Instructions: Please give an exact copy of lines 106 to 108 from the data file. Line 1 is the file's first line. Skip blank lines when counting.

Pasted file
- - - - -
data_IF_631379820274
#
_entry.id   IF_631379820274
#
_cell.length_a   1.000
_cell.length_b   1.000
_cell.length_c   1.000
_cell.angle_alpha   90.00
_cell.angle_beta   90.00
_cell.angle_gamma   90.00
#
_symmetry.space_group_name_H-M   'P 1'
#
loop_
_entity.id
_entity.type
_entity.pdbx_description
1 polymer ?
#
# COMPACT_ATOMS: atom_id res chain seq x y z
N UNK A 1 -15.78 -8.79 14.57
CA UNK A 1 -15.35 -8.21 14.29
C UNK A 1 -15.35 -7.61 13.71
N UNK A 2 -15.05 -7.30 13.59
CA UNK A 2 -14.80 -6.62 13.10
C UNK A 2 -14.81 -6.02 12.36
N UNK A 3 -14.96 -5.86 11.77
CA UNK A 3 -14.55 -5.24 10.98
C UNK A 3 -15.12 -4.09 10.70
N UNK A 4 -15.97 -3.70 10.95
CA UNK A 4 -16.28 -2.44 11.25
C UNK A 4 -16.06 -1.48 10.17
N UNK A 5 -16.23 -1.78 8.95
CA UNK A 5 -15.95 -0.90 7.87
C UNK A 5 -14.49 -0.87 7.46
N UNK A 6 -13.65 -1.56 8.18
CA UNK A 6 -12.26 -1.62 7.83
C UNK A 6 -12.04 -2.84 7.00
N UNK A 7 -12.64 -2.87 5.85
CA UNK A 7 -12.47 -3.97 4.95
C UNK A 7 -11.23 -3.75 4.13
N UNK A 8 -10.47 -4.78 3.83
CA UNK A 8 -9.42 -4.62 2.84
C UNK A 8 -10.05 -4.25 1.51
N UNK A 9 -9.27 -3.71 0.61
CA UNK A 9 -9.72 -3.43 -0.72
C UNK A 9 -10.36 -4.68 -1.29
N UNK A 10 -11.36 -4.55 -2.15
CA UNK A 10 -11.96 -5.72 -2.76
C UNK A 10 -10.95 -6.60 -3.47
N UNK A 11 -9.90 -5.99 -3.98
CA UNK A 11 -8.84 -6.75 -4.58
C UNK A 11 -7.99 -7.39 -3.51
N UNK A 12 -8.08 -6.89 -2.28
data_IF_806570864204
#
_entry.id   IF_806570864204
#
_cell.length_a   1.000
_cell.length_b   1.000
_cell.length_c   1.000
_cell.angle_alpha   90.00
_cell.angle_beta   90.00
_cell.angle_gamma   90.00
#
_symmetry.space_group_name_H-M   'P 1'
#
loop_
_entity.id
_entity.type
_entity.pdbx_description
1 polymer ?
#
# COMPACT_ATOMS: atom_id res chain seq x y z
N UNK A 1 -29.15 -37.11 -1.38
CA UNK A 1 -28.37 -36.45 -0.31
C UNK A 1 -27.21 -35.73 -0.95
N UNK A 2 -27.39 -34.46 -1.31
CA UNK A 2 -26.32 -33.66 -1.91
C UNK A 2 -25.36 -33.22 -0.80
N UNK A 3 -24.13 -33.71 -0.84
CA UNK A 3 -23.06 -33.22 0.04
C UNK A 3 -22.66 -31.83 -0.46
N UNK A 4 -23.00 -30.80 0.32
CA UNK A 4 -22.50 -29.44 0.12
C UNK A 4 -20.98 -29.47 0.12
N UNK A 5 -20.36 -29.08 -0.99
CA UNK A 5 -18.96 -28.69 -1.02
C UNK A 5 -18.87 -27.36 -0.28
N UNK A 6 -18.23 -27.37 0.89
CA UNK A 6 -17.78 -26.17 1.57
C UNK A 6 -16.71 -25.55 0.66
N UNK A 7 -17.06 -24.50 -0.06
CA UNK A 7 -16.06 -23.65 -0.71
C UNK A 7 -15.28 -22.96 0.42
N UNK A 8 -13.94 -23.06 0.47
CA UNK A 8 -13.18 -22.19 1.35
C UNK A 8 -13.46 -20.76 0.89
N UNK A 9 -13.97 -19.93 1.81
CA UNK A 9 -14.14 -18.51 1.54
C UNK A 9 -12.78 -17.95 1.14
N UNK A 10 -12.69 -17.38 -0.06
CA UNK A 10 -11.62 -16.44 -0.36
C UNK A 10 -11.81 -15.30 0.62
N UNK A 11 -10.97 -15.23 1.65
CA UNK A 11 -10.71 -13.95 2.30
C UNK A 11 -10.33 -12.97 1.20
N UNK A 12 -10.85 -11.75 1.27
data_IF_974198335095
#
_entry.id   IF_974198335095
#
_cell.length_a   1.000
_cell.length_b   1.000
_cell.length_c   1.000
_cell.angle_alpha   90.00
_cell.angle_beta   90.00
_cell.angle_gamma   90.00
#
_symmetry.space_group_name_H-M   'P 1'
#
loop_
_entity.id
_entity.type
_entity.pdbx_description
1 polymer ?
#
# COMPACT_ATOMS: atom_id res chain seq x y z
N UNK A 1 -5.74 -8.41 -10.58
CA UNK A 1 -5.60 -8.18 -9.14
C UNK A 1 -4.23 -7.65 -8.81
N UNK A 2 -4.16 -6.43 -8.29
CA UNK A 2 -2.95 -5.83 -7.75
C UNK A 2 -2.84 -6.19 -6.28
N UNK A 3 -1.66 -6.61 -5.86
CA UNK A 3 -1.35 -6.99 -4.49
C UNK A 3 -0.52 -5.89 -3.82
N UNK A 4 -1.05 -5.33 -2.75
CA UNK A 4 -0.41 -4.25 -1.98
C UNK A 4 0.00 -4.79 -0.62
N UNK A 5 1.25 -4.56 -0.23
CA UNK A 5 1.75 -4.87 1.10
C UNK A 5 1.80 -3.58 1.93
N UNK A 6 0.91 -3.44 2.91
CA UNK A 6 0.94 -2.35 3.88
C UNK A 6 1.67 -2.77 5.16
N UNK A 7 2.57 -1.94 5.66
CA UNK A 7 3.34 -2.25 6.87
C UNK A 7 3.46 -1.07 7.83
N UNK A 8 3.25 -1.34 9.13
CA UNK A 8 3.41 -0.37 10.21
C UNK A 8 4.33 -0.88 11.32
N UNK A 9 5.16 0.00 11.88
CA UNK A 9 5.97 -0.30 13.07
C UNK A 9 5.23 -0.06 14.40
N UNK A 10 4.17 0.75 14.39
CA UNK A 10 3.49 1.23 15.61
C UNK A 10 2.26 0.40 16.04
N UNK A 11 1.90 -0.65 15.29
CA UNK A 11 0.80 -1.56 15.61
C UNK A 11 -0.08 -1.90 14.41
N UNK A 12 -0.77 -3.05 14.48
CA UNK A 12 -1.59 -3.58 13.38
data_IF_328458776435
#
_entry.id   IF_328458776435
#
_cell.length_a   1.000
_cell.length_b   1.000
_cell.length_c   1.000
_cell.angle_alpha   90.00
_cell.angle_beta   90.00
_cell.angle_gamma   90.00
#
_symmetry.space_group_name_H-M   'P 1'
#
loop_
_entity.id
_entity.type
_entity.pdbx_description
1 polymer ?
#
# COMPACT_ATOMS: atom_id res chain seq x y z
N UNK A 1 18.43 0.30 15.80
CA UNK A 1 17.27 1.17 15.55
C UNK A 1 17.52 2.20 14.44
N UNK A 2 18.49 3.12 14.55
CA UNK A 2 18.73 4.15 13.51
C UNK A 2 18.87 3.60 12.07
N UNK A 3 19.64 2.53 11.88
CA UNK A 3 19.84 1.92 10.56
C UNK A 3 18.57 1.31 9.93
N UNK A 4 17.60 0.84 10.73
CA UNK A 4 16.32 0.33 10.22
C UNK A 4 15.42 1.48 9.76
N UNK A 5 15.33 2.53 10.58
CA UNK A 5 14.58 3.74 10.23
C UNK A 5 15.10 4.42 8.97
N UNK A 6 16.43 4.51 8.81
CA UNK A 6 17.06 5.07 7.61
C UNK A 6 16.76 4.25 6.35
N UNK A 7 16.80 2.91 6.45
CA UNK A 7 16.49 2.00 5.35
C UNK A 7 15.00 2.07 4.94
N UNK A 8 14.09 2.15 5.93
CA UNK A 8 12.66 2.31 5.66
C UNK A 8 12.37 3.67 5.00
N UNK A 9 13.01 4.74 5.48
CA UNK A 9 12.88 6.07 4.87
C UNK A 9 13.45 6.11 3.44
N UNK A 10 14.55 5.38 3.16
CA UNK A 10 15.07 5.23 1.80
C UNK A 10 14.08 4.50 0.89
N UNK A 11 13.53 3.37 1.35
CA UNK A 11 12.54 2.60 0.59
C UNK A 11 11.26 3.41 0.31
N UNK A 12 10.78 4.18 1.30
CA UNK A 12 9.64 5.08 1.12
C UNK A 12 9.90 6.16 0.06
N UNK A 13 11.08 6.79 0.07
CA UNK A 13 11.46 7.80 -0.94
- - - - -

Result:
CA UNK A 11 -10.71 -13.95 2.30
C UNK A 11 -10.33 -12.97 1.20
N UNK A 12 -10.85 -11.75 1.27